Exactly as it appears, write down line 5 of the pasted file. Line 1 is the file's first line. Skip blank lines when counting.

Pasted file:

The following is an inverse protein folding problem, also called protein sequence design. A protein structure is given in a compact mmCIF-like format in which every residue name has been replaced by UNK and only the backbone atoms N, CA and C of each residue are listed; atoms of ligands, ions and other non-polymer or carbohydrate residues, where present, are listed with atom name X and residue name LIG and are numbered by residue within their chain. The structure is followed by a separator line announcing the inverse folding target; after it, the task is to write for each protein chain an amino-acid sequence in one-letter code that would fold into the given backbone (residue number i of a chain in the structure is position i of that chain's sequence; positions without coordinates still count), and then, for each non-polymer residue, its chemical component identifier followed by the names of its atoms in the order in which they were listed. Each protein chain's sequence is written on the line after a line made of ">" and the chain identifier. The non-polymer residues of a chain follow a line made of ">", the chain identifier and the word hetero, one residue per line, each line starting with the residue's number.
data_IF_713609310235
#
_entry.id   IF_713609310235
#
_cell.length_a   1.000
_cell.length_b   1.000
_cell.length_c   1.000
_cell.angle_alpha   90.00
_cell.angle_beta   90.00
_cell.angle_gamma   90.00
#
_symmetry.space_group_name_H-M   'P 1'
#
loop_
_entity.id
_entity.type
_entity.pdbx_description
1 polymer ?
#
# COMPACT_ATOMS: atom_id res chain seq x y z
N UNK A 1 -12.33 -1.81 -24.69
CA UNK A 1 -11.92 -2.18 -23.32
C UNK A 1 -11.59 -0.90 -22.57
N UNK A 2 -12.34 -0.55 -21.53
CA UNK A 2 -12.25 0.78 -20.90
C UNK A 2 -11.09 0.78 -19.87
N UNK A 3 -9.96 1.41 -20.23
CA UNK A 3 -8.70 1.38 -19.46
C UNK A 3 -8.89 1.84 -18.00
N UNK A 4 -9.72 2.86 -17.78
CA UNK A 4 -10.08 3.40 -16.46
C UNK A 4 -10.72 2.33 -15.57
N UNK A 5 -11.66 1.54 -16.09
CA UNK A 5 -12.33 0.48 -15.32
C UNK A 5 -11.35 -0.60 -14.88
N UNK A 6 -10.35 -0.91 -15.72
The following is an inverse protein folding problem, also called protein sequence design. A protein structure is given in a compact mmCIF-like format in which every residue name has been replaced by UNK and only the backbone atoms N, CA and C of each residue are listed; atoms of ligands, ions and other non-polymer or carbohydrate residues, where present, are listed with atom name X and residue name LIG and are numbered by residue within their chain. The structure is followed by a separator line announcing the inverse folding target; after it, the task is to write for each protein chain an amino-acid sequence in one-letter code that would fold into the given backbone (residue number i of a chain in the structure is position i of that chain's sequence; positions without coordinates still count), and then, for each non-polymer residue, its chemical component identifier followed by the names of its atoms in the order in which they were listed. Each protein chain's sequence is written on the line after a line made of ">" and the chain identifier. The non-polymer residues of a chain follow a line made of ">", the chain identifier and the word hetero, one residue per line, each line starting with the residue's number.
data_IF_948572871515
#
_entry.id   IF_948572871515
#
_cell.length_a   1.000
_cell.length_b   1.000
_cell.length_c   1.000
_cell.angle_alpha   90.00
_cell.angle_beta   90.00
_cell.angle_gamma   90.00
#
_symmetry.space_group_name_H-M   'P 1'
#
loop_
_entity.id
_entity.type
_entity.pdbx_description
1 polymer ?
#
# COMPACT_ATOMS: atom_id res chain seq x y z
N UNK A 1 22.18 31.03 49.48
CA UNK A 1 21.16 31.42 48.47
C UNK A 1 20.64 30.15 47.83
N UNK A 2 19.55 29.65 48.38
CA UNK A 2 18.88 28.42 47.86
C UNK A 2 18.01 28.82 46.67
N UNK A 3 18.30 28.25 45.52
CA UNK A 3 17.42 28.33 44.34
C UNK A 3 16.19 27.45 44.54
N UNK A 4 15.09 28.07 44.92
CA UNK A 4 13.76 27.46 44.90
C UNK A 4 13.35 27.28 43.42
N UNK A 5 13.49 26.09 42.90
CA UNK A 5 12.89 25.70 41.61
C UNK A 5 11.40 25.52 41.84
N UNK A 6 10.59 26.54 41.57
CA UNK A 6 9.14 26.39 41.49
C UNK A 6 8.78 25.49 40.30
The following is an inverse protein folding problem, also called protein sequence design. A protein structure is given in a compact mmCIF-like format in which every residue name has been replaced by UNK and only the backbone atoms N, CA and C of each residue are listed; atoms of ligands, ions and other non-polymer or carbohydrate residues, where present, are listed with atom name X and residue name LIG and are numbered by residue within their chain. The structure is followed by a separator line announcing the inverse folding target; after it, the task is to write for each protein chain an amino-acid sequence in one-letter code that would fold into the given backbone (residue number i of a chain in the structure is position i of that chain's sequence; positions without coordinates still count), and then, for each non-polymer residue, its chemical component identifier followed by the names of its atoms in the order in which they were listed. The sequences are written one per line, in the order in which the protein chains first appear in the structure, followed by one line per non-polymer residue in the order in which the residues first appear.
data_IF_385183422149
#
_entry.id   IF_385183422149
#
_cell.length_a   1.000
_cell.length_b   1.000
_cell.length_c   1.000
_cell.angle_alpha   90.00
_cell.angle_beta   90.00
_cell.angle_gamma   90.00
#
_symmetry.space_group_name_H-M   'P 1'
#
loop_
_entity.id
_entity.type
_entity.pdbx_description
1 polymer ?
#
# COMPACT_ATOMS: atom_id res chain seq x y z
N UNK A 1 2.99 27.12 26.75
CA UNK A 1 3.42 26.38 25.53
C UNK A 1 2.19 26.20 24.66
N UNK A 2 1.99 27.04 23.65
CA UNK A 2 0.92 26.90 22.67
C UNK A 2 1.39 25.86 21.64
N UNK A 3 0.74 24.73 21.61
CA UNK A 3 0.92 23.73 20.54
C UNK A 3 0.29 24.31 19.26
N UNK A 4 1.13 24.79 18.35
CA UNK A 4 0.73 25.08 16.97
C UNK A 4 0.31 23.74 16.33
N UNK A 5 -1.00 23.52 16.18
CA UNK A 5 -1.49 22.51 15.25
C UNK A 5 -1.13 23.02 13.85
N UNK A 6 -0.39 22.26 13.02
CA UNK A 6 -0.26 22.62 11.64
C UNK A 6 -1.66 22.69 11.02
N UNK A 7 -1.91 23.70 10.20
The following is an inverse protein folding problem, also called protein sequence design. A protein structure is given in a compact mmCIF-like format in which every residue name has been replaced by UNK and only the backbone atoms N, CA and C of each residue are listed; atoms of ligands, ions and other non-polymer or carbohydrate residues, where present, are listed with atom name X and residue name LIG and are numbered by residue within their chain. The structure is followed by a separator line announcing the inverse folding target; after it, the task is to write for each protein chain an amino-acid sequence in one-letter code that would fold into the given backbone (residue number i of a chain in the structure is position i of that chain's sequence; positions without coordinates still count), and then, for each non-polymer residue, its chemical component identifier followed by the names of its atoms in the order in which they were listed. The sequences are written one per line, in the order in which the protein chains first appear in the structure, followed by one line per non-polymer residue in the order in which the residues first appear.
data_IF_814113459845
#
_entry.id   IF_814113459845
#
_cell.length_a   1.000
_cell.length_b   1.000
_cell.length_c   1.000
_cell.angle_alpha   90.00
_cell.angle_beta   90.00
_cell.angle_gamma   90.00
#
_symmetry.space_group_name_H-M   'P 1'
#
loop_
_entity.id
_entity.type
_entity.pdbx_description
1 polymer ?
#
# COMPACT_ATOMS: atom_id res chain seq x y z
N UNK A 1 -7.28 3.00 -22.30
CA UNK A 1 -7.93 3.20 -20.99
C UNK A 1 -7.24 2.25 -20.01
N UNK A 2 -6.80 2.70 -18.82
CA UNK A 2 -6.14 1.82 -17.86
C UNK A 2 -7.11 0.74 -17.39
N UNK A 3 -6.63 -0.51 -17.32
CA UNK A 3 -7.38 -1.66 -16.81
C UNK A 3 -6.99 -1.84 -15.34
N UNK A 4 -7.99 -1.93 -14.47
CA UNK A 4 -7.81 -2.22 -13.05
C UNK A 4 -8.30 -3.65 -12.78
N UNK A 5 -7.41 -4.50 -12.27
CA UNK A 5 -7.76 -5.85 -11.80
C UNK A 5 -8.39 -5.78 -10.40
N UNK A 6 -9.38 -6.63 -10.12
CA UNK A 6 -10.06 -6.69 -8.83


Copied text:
#